Celebrating 30 years of udon noodles

08 October, 2019

Western Australia and Japan are celebrating the 30-year anniversary of the udon noodle wheat segregation. This video celebrates the people who made this unique industry possible.


During the late 1970s and 1980s, Japan realised that wheat from Western Australia was excellent for traditional Japanese udon noodles, which have unique and strict quality requirements. This was due to a wheat variety called “Gamenya”.

Gamenya became popular with Western Australian growers in the mid-1960s following a devastating epidemic of stem rust. Gamenya had the best rust resistance at the time and was well-suited to WA.

Gamenya was a leading variety for 20 years until the mid-1980s, when growers began planting higher-yielding varieties. Gamenya production dropped drastically.

By this time, Japan had come to rely on Western Australian shipments of the wheat class “Australian Standard White” (ASW) to make udon noodles.

The reduced amount of Gamenya in ASW exports from Western Australia meant lower quality noodles in Japan.

At the same time, a new variety “Eradu” was released with similar qualities to Gamenya.

In March 1989, at a wheat industry seminar, Dr Graham Crosbie, a cereal chemist with the WA Department of Agriculture, publicly called for a brand-new noodle wheat segregation to be immediately established.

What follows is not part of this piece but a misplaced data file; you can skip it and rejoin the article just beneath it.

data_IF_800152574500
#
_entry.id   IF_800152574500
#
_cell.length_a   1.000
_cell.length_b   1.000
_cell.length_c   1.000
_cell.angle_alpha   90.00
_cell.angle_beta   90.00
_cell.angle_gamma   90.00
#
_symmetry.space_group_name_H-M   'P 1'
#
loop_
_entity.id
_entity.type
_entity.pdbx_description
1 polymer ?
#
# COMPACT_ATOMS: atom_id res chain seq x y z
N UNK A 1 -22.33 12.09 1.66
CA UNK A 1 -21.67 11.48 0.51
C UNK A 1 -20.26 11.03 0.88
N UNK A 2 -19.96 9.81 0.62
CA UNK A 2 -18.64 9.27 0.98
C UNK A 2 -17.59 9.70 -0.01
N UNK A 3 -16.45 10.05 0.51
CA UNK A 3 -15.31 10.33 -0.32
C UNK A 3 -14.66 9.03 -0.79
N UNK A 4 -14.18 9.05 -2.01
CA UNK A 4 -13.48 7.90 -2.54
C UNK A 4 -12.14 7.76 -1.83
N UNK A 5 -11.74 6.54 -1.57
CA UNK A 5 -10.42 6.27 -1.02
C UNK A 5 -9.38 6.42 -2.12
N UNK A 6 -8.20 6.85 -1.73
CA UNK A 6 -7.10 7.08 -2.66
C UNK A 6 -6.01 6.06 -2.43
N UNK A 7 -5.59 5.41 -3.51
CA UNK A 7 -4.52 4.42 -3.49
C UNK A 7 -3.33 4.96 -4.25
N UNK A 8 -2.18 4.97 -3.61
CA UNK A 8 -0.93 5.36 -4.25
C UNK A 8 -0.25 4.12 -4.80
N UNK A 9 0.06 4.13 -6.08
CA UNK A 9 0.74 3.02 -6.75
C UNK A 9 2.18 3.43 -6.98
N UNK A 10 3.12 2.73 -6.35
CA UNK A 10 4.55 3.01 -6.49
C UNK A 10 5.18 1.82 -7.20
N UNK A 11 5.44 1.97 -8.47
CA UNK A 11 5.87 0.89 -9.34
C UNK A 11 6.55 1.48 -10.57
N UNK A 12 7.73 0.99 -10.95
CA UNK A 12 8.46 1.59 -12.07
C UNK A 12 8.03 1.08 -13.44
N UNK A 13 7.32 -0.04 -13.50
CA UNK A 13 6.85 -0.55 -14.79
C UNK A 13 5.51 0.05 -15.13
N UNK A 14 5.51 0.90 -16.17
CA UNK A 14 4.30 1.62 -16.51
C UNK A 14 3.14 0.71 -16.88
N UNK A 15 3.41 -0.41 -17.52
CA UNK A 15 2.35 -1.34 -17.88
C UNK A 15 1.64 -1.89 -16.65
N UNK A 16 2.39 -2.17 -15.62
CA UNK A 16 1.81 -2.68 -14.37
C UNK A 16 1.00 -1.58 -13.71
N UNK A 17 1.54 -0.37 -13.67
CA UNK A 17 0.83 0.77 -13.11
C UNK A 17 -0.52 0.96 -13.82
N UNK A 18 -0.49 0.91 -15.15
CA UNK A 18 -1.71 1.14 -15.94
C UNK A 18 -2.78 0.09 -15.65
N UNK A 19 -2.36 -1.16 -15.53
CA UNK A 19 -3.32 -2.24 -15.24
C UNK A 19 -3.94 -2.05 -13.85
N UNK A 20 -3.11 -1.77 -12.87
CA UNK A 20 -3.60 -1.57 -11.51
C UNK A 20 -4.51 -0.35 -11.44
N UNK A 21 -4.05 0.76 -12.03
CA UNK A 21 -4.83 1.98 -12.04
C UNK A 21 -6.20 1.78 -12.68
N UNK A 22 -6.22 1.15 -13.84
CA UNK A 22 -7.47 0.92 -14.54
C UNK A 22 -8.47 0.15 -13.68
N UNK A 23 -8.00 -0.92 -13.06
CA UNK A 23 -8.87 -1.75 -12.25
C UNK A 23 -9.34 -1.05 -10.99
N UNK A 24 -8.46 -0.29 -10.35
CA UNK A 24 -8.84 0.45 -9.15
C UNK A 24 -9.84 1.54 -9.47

This would go down in history as the spark which led to the noodle wheat segregation.

The new segregation would concentrate the dwindling supplies of the key noodle wheat varieties to ensure shipments to Japan contained the right types of wheat for udon.

Importantly, the segregation would return guaranteed price premiums to growers to support their profitability and encourage the production of noodle wheat.

While controversial at the time, this ultimately proved to be highly successful. Noodle wheat production increased, value was increased for growers, and Japan had their udon noodles.

The ongoing success of this special relationship between WA and Japan is down to the fact that it is mutually beneficial and each partner is prepared to invest resources to ensure its success.

Western Australia continues to invest in new, improved noodle wheat varieties. Japan regularly sends visiting experts to help assess unreleased varieties.

On behalf of the WA noodle wheat industry, AEGIC (Australian Export Grains Innovation Centre), CBH and GIWA (Grain Industry Association of WA) leads the relationship with Japan and provides technical support, crop reports and resources to address any seasonal issues that arise.


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